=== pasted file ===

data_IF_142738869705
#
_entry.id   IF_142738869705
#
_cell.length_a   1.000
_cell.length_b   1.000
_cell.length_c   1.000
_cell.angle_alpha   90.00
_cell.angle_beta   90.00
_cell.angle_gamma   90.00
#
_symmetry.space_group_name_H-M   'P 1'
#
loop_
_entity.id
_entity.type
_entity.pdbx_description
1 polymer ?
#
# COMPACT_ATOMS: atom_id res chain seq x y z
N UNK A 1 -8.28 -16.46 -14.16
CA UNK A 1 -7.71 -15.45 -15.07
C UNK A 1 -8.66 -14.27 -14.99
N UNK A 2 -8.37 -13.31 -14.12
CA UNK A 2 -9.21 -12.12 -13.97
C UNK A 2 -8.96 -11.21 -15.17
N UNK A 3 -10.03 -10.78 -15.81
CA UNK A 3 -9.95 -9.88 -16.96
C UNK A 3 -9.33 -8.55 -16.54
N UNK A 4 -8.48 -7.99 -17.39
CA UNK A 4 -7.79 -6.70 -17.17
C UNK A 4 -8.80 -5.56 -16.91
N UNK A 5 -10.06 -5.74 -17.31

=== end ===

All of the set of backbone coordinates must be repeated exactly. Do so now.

data_IF_142738869705
#
_entry.id   IF_142738869705
#
_cell.length_a   1.000
_cell.length_b   1.000
_cell.length_c   1.000
_cell.angle_alpha   90.00
_cell.angle_beta   90.00
_cell.angle_gamma   90.00
#
_symmetry.space_group_name_H-M   'P 1'
#
loop_
_entity.id
_entity.type
_entity.pdbx_description
1 polymer ?
#
# COMPACT_ATOMS: atom_id res chain seq x y z
N UNK A 1 -8.28 -16.46 -14.16
CA UNK A 1 -7.71 -15.45 -15.07
C UNK A 1 -8.66 -14.27 -14.99
N UNK A 2 -8.37 -13.31 -14.12
CA UNK A 2 -9.21 -12.12 -13.97
C UNK A 2 -8.96 -11.21 -15.17
N UNK A 3 -10.03 -10.78 -15.81
CA UNK A 3 -9.95 -9.88 -16.96
C UNK A 3 -9.33 -8.55 -16.54
N UNK A 4 -8.48 -7.99 -17.39
CA UNK A 4 -7.79 -6.70 -17.17
C UNK A 4 -8.80 -5.56 -16.91
N UNK A 5 -10.06 -5.74 -17.31